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  • #16
    Meaningful error messages?

    Hi Arno,

    I definitely understand what you mean with regards to the problems associated with maintaining the validation rules in the database and Java code. But my question is this: even if you do catch the DataIntegrityViolationException, how would you provide an informative error message to the user? What if a single entity, such as a User that is stored in the USER table, has multiple columns with unique constraints (such as USERNAME and EMAIL_ADDRESS)? How would you inform the user which field(s) he entered already exists in the database so that he can fix the problem?

    Maybe there is a way to inspect the DataIntegrityViolationException to determine the offending field(s), but can you provide a corresponding user-friendly error message to explain to the user?

    For this reason, it makes sense to me to enforce the rules during pre-insertion validation. As Colin mentioned, there is still a window in which data that passes this initial validation could still be rejected by the database. Maybe in those cases, a generic error could be reported to the user. But subsequent attempts would be caught during pre-insertion validation, and a meaningful error message could be provided.

    -Arthur Loder

    Comment


    • #17
      I thought I would use this topic as the subject of my first blog post!

      You can find it here if you are interested http://blog.interface21.com/main/200...my-first-post/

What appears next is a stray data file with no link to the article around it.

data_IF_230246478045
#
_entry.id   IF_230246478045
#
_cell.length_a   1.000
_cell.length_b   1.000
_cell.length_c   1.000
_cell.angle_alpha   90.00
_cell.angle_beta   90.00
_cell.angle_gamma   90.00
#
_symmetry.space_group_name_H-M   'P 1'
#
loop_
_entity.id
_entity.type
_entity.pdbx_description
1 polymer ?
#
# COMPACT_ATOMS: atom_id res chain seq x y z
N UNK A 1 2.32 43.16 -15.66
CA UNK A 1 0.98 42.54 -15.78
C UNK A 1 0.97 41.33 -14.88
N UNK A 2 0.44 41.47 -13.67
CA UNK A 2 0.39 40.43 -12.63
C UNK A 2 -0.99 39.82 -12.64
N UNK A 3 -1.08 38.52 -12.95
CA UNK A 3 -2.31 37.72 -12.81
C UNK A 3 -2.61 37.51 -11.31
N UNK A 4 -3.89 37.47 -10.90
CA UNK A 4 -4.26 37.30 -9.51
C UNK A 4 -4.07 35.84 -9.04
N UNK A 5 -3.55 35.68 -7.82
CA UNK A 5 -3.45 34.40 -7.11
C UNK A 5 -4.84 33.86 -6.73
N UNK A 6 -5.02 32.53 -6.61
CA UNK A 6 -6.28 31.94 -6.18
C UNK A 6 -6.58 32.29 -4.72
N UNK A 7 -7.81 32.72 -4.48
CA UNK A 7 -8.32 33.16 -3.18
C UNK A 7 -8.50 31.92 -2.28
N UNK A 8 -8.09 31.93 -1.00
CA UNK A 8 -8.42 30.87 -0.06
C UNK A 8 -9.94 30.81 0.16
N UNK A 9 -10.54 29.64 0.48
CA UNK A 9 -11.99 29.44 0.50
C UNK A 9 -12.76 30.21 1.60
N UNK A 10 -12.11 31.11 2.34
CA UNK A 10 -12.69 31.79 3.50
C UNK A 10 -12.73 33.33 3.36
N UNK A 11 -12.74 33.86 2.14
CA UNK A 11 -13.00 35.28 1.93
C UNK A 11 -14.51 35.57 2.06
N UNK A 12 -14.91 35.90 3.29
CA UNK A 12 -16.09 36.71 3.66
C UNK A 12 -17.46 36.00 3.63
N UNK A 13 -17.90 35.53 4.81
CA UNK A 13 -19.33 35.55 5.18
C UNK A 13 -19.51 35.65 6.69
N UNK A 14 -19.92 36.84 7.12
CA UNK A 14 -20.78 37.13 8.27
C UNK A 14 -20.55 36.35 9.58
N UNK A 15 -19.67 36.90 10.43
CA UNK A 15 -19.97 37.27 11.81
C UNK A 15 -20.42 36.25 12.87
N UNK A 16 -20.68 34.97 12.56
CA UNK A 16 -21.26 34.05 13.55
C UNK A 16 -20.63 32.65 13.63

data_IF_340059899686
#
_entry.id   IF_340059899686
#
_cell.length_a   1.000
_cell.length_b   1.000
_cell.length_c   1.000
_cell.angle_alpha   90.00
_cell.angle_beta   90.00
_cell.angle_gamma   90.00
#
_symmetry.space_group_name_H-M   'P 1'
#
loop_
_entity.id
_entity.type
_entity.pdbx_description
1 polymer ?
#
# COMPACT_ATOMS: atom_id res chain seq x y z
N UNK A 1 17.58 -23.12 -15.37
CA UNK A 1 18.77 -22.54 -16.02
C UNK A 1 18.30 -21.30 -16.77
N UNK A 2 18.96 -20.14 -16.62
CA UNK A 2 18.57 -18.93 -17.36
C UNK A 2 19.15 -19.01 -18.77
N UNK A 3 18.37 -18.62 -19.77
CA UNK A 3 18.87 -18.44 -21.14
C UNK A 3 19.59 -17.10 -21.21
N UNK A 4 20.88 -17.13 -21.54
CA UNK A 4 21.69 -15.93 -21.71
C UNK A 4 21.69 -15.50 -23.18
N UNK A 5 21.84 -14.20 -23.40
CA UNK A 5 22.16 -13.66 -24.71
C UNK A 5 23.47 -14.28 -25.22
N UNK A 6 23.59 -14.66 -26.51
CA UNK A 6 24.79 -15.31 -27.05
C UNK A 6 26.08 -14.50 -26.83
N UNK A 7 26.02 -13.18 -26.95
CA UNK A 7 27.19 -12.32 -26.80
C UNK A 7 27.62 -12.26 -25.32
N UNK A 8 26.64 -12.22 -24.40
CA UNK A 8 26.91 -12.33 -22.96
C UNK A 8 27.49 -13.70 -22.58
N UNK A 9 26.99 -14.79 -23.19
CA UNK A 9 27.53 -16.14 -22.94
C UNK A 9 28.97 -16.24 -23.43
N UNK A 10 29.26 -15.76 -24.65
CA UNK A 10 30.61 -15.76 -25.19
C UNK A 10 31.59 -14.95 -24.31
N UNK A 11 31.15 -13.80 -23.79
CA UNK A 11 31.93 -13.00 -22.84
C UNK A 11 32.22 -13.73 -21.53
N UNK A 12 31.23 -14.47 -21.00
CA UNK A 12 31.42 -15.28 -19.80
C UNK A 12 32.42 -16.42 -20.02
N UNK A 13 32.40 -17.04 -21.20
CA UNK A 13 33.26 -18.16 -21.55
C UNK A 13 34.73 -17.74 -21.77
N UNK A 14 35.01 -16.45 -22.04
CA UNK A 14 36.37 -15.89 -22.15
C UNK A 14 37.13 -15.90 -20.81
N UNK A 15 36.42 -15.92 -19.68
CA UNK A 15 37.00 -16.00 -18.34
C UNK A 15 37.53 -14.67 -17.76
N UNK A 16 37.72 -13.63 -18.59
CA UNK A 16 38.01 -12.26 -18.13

Comment


      • #18
        Originally posted by tatvamasi
        Huh! so what the reason for having a middle tier (application layer)? I wonder if you can get done with having bunch of stored procedures and triggers doing job for ya'. Why do you need high profile language like java to do that? or why do you even need a middle tier to your application?

        ...Geez man I don't even understand why are you using Object Oriented technologies or a pattern oriented architecture or even a high profile framework like spring.
        Hi tatvamasi,
        You know who Rod Johnson is what his relations toward Spring framework. Let's see...
        J2EE developers (and Java developers in general) tend to hate stored procedures. There is some justification for this:

        Stored procedures aren't object-oriented. Readers familiar with Oracle will counter that Oracle 8.1.5 introduced Java stored procedures. However, they don't solve the O/R impedance mismatch as much as move it inside the database, and they don't foster truly object-oriented use of Java.

        Stored procedures aren't portable. Support for stored procedures varies much more than SQL dialects between RDBMSs. Nevertheless, it would be rare to lose the entire investment in a set of stored procedures on migrating from one RDBMS to another.

        If stored procedures grow complex, they may reduce an application's maintainability.

        Some other common objections have less validity:

        "Using stored procedures puts business logic in the wrong place"
        If we distinguish between persistence logic and business logic, the idea of putting persistence logic in a relational database makes perfect sense.

        "Using stored procedures means that J2EE security may be compromised"
        Security is a matter of business logic, not persistence logic: if we keep our business logic in J2EE, there is no need to restrict access to data.

        "The database will become a performance bottleneck"
        Especially, if a single database instance is serving a cluster of J2EE servers, the processing of stored procedures may limit overall performance. However, there are trade-offs to consider:

        In my experience, it's much commoner to see network performance between application server and database limit the overall performance of a J2EE application than the performance of a well-designed database.